Ancient castle in northwest Iran to be restored

April 20, 2022 - 17:34

TEHRAN – Zahhak Castle, in Hashtroud, East Azarbaijan province, is planned to undergo some rehabilitation works, the provincial tourism chief has said.

Built around 2000 BC, Zahhak castle is one of the lesser-known tourist attractions of the northwestern province. It was used as a government building and later as a fire temple in the times of the Parthians (247 BC – 224 CE).

Strengthening the stone foundations, repairing the walls, and documenting the excavated relics are parts of the project, Ahmad Hamzehzadeh announced on Wednesday. 

Due to the fact that Zahhak Castle is the only Parthian-era work remaining in the northwest of the country, the restoration of this historical castle is always on the agenda of the province’s Cultural Heritage, Tourism, and Handicrafts Department, he noted.

Perched on top of a hill near Hashtroud, northwest Iran, the castle contains depictions of animals and symbols that show what life was like for the royalty in ancient Iran. It includes a square-shaped hall made of bricks built during the Parthia period. During this time, Zoroastrianism was the religion of the ruling kings, who likely used part of the castle for a fire temple.

The castle is named after a Persian legend, Zahhak is the name of an Arab king who conquered and ruled over ancient Iran. The story is recounted in the Shahnameh, or Book of Kings, written by Ferdowsi. Kawa is the hero in this particular story, who rescues his Kurdish people in Iran from Zahhak's control.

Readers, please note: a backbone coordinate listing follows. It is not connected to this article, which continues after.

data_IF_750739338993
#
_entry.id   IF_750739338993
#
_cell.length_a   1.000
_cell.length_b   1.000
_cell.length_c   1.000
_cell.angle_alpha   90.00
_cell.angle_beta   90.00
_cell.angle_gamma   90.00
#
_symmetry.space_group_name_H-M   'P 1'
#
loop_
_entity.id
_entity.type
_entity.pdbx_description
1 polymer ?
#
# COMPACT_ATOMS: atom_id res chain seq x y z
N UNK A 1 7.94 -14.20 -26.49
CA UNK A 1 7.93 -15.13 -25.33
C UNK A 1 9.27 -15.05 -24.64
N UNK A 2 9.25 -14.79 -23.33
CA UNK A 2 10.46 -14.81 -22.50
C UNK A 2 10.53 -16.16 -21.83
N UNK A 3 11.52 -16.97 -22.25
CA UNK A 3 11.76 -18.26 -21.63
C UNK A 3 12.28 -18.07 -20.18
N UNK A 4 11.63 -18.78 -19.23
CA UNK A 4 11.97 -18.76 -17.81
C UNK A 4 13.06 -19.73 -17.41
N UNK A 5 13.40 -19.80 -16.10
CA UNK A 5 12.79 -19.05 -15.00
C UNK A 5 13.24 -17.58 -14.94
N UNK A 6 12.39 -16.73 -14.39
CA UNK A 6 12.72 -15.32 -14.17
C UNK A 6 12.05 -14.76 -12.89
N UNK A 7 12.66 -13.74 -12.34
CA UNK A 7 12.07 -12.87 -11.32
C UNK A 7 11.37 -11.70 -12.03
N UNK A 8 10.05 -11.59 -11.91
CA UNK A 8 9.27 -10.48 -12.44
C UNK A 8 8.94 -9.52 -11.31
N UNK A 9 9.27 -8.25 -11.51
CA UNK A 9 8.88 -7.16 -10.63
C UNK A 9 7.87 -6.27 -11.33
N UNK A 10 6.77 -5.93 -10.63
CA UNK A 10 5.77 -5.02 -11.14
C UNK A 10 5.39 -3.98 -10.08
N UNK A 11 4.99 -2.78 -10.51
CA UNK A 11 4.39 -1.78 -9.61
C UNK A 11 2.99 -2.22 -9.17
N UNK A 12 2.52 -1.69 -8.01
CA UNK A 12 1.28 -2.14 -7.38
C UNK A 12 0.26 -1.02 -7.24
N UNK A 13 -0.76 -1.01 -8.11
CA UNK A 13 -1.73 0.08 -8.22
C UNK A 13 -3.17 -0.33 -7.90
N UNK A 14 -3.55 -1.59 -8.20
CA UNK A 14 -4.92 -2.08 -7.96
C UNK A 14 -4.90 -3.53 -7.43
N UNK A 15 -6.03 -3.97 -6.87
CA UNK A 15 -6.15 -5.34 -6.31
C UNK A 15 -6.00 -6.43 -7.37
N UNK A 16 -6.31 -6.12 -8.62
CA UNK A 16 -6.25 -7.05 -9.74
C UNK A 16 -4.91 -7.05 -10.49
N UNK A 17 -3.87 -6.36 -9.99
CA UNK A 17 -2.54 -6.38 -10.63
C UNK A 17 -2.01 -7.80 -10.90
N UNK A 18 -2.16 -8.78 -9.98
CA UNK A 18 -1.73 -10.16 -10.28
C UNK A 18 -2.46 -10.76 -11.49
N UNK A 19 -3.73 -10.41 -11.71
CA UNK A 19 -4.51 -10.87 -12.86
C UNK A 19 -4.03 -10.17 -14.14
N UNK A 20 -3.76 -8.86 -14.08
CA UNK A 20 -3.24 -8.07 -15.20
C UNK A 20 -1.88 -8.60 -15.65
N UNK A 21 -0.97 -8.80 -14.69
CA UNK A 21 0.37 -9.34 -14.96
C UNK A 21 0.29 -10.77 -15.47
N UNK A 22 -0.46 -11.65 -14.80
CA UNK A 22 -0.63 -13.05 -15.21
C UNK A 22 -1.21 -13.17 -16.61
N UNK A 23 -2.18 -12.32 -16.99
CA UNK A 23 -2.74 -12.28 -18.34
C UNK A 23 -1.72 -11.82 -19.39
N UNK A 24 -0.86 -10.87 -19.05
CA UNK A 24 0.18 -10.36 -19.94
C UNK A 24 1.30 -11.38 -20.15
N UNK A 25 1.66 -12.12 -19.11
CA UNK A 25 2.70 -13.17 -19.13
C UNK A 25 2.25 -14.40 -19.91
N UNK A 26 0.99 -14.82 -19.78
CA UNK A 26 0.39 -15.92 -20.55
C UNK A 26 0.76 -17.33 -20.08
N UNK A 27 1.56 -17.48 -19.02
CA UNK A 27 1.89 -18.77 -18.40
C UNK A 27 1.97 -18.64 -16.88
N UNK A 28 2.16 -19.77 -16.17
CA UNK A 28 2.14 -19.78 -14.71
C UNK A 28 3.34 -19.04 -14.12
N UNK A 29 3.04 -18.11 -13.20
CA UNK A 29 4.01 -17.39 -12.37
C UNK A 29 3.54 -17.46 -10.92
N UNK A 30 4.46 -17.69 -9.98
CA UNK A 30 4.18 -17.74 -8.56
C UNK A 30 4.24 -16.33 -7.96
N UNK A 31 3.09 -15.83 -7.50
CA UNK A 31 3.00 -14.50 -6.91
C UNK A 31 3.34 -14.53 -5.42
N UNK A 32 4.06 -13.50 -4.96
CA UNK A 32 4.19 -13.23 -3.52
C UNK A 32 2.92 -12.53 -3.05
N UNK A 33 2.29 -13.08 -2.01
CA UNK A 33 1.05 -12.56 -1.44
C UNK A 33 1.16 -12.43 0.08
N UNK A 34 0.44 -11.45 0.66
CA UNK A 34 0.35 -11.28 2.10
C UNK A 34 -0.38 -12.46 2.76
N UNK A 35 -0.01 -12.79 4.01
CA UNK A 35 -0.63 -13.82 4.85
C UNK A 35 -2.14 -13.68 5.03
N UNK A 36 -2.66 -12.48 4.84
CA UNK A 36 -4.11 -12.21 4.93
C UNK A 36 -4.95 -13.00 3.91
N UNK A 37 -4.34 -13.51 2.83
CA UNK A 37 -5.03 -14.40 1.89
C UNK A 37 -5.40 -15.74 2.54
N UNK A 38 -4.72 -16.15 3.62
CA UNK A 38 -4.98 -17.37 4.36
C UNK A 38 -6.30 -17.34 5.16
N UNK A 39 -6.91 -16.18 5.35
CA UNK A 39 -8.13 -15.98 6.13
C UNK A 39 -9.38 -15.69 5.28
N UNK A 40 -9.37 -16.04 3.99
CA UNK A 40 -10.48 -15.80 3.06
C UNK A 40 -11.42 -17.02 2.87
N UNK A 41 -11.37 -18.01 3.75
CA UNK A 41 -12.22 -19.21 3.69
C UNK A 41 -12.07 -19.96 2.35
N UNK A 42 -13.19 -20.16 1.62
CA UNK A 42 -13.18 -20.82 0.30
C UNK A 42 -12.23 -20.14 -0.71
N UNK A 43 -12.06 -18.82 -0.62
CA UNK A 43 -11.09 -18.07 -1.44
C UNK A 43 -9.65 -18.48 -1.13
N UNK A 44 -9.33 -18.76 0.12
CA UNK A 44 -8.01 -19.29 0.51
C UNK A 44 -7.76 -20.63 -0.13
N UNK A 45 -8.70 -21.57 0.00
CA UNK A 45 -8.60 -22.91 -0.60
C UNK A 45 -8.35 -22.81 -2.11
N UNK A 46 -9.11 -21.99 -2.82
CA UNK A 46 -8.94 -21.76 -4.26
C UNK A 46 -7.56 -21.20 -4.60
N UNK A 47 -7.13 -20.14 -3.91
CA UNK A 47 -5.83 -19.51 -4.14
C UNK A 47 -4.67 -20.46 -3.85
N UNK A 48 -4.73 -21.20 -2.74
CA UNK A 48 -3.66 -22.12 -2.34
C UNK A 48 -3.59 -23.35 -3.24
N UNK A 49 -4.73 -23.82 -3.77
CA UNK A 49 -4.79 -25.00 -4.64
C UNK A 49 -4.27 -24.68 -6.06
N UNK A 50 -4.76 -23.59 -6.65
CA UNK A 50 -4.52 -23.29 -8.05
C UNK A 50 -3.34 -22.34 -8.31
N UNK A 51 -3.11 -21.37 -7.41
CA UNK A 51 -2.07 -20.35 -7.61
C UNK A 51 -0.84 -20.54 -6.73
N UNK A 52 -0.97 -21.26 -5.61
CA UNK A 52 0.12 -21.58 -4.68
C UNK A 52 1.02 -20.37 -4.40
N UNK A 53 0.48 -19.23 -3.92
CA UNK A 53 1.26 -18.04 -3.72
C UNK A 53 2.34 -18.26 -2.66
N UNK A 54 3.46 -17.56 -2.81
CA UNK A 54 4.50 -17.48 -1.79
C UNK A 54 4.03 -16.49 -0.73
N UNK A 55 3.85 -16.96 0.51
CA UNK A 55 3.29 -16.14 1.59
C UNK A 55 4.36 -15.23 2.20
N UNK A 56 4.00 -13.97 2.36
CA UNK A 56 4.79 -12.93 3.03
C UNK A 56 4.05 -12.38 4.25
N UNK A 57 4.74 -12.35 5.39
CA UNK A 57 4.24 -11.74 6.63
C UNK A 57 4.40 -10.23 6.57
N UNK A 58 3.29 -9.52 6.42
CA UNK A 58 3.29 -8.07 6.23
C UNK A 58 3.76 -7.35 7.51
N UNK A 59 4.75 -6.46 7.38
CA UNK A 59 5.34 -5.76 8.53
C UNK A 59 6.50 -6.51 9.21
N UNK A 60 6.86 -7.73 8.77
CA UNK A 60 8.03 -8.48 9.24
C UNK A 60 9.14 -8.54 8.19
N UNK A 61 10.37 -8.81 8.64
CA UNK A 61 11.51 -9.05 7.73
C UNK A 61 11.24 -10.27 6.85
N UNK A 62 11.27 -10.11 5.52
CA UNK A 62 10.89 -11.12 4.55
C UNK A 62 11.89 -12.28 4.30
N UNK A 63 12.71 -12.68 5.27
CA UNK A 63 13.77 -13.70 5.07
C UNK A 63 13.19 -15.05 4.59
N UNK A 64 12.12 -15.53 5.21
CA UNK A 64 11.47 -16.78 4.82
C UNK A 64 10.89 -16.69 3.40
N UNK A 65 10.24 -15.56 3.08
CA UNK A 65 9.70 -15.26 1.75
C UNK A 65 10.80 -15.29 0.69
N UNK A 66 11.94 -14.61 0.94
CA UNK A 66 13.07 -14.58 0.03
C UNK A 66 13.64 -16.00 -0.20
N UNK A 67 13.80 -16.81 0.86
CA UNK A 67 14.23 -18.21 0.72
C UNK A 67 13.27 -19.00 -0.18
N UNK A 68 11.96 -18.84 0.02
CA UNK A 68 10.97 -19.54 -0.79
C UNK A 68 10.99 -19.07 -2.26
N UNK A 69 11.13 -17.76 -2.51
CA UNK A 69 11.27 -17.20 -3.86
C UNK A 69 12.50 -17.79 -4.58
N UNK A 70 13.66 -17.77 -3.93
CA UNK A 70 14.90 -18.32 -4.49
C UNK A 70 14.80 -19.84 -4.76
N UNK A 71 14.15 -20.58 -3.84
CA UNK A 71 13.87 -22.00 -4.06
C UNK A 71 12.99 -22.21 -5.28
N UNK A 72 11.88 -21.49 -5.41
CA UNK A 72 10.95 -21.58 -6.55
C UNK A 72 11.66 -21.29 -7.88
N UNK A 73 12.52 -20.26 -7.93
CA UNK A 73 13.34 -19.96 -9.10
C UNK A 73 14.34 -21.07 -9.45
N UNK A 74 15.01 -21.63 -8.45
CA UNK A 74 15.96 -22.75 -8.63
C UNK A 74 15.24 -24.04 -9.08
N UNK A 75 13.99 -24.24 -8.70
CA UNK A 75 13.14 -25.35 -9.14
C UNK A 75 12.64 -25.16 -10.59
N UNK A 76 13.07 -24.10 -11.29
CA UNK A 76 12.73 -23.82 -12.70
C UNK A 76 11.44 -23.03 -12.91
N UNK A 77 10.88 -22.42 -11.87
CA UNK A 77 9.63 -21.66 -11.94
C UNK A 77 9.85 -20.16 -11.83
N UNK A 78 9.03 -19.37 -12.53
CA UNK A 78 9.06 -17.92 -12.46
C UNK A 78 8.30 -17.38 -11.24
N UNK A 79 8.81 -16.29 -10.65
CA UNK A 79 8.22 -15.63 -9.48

Zahhak castle also served as a military defense during the Parthian era given its position close to the Iranian border with other nations in the northwest, including Turkey and Armenia.

Soaked in history and culture for millennia, Tabriz, which is the capital of East Azarbaijan, embraces several historical and religious sites, including the Jameh Mosque of Tabriz and Arg of Tabriz, and UNESCO-registered Tabriz Historic Bazaar Complex to name a few. 

The city became the capital of the Mongol Il-Khan Mahmud Gazan (1295–1304) and his successor. Timur (Tamerlane), a Turkic conqueror, took it in 1392. Some decades later the Kara Koyunlu Turkmen made it their capital, it was when the famous Blue Mosque was built in Tabriz.

The city retained its administrative status under the Safavid dynasty until 1548 when Shah Tahmasp I relocated his capital westward to Qazvin. During the next two centuries, Tabriz changed hands several times between Persia and Ottoman Empire. During World War I, the city was temporarily occupied by Turkish and then Soviet troops.

The ancient city was declared a world craft city of carpet weaving by the World Craft in 2016. It also bore the title of 2018 Islamic Tourism Capital.

ABU/MG

Leave a Comment

4 + 6 =